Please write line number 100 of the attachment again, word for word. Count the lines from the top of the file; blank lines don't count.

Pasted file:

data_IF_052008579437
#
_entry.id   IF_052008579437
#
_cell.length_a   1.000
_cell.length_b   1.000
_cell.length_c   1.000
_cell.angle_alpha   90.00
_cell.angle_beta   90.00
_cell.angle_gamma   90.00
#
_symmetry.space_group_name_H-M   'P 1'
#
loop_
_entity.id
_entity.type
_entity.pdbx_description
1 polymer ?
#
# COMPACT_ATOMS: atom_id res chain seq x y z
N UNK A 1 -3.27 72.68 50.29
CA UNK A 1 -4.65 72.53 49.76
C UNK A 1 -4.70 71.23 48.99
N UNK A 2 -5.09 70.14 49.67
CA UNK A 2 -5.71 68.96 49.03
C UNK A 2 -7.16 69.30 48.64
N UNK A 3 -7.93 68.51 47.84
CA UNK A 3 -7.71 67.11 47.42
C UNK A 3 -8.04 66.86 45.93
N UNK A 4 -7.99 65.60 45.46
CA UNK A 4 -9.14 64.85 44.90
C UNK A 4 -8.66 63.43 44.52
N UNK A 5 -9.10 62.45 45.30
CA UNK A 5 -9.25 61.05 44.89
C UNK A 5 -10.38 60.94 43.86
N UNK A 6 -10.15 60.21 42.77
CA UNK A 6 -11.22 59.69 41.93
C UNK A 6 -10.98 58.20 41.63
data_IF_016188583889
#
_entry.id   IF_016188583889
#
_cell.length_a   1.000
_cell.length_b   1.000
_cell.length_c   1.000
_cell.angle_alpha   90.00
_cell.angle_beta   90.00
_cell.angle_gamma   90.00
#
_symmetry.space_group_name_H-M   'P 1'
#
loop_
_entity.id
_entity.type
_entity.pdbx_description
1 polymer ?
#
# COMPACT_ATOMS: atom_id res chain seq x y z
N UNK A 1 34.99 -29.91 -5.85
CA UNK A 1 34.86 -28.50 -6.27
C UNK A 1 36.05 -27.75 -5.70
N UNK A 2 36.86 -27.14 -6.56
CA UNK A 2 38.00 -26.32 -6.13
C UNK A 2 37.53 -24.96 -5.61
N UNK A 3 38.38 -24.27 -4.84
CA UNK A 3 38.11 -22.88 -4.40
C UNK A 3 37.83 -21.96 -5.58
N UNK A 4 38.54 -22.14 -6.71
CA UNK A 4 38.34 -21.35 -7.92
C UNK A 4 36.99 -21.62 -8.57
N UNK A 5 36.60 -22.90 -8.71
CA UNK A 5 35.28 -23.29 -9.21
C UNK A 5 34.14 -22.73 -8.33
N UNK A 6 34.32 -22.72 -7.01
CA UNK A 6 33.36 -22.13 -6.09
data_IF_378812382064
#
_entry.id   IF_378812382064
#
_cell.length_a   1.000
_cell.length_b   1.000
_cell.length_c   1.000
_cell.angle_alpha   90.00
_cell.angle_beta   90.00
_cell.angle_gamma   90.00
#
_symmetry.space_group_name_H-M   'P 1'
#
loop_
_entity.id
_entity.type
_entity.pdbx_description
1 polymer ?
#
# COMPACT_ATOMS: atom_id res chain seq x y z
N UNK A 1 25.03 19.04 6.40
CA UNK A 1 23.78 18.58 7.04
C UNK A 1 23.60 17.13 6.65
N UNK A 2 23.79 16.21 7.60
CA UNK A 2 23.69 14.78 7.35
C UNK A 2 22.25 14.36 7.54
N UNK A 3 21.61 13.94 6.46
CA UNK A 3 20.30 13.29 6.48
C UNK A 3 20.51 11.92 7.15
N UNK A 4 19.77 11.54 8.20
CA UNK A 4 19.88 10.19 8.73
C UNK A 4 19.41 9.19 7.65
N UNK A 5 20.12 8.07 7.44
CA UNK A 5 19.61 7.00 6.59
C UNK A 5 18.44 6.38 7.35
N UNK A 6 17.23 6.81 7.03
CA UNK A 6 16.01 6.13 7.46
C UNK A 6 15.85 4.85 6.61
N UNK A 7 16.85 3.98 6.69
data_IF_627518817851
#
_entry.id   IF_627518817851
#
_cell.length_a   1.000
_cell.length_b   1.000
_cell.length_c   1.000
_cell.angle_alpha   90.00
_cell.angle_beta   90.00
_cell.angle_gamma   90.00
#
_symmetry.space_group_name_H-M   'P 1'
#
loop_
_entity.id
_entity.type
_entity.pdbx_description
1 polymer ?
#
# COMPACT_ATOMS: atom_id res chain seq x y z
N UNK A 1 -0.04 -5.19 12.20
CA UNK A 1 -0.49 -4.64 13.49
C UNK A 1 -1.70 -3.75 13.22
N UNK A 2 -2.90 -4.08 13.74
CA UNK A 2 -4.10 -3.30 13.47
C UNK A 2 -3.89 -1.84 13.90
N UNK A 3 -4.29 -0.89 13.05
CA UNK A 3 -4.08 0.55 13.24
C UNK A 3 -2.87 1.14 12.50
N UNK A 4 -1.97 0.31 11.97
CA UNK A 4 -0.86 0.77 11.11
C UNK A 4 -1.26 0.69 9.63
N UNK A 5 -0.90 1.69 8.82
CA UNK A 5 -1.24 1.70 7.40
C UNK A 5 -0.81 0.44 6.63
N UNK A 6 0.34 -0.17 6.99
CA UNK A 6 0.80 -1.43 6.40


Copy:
CA UNK A 2 23.69 14.78 7.35